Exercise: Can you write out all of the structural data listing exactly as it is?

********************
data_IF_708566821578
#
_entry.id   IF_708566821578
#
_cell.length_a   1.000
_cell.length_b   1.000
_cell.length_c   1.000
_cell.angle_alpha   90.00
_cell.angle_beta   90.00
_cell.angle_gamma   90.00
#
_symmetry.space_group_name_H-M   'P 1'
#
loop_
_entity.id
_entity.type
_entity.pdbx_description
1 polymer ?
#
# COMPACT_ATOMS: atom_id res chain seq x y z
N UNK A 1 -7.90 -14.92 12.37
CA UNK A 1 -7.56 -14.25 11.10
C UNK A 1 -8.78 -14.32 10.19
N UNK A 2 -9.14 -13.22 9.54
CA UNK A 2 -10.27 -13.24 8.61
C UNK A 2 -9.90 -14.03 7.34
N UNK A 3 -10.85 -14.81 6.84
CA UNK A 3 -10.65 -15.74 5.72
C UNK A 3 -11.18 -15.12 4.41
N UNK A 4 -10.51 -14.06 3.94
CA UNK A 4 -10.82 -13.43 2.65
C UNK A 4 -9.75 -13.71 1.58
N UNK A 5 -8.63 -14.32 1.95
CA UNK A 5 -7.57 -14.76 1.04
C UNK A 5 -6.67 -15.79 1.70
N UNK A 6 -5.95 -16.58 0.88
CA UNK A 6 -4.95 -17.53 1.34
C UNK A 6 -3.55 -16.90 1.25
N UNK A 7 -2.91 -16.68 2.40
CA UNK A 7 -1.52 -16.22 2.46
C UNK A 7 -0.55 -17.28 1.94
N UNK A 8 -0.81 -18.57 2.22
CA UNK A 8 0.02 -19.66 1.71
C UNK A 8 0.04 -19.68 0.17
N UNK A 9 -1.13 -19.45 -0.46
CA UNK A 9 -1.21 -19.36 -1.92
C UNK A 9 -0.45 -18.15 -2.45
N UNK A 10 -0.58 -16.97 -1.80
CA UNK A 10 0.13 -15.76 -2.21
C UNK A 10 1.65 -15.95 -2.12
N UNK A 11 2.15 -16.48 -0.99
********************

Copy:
data_IF_708566821578
#
_entry.id   IF_708566821578
#
_cell.length_a   1.000
_cell.length_b   1.000
_cell.length_c   1.000
_cell.angle_alpha   90.00
_cell.angle_beta   90.00
_cell.angle_gamma   90.00
#
_symmetry.space_group_name_H-M   'P 1'
#
loop_
_entity.id
_entity.type
_entity.pdbx_description
1 polymer ?
#
# COMPACT_ATOMS: atom_id res chain seq x y z
N UNK A 1 -7.90 -14.92 12.37
CA UNK A 1 -7.56 -14.25 11.10
C UNK A 1 -8.78 -14.32 10.19
N UNK A 2 -9.14 -13.22 9.54
CA UNK A 2 -10.27 -13.24 8.61
C UNK A 2 -9.90 -14.03 7.34
N UNK A 3 -10.85 -14.81 6.84
CA UNK A 3 -10.65 -15.74 5.72
C UNK A 3 -11.18 -15.12 4.41
N UNK A 4 -10.51 -14.06 3.94
CA UNK A 4 -10.82 -13.43 2.65
C UNK A 4 -9.75 -13.71 1.58
N UNK A 5 -8.63 -14.32 1.95
CA UNK A 5 -7.57 -14.76 1.04
C UNK A 5 -6.67 -15.79 1.70
N UNK A 6 -5.95 -16.58 0.88
CA UNK A 6 -4.95 -17.53 1.34
C UNK A 6 -3.55 -16.90 1.25
N UNK A 7 -2.91 -16.68 2.40
CA UNK A 7 -1.52 -16.22 2.46
C UNK A 7 -0.55 -17.28 1.94
N UNK A 8 -0.81 -18.57 2.22
CA UNK A 8 0.02 -19.66 1.71
C UNK A 8 0.04 -19.68 0.17
N UNK A 9 -1.13 -19.45 -0.46
CA UNK A 9 -1.21 -19.36 -1.92
C UNK A 9 -0.45 -18.15 -2.45
N UNK A 10 -0.58 -16.97 -1.80
CA UNK A 10 0.13 -15.76 -2.21
C UNK A 10 1.65 -15.95 -2.12
N UNK A 11 2.15 -16.48 -0.99